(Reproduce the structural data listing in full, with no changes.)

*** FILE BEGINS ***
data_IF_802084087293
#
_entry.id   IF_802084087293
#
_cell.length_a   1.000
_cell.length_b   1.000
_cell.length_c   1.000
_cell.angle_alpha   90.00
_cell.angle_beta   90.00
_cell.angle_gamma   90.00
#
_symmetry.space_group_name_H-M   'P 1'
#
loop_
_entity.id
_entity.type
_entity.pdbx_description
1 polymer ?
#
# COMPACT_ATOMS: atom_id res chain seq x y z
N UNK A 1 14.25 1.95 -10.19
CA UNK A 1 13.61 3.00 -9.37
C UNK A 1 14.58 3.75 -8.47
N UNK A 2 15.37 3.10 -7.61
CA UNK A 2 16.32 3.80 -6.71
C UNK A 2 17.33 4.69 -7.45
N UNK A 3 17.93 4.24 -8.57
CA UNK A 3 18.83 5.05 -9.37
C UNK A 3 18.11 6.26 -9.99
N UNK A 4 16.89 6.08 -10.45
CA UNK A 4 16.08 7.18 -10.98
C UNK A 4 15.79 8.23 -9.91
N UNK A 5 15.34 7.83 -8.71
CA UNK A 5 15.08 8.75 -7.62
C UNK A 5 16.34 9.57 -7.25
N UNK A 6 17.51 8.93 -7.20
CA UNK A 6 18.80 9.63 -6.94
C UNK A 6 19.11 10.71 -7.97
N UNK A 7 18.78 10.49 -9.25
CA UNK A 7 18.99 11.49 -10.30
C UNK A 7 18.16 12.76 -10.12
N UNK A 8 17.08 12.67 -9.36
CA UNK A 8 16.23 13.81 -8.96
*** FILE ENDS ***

data_IF_802084087293
#
_entry.id   IF_802084087293
#
_cell.length_a   1.000
_cell.length_b   1.000
_cell.length_c   1.000
_cell.angle_alpha   90.00
_cell.angle_beta   90.00
_cell.angle_gamma   90.00
#
_symmetry.space_group_name_H-M   'P 1'
#
loop_
_entity.id
_entity.type
_entity.pdbx_description
1 polymer ?
#
# COMPACT_ATOMS: atom_id res chain seq x y z
N UNK A 1 14.25 1.95 -10.19
CA UNK A 1 13.61 3.00 -9.37
C UNK A 1 14.58 3.75 -8.47
N UNK A 2 15.37 3.10 -7.61
CA UNK A 2 16.32 3.80 -6.71
C UNK A 2 17.33 4.69 -7.45
N UNK A 3 17.93 4.24 -8.57
CA UNK A 3 18.83 5.05 -9.37
C UNK A 3 18.11 6.26 -9.99
N UNK A 4 16.89 6.08 -10.45
CA UNK A 4 16.08 7.18 -10.98
C UNK A 4 15.79 8.23 -9.91
N UNK A 5 15.34 7.83 -8.71
CA UNK A 5 15.08 8.75 -7.62
C UNK A 5 16.34 9.57 -7.25
N UNK A 6 17.51 8.93 -7.20
CA UNK A 6 18.80 9.63 -6.94
C UNK A 6 19.11 10.71 -7.97
N UNK A 7 18.78 10.49 -9.25
CA UNK A 7 18.99 11.49 -10.30
C UNK A 7 18.16 12.76 -10.12
N UNK A 8 17.08 12.67 -9.36
CA UNK A 8 16.23 13.81 -8.96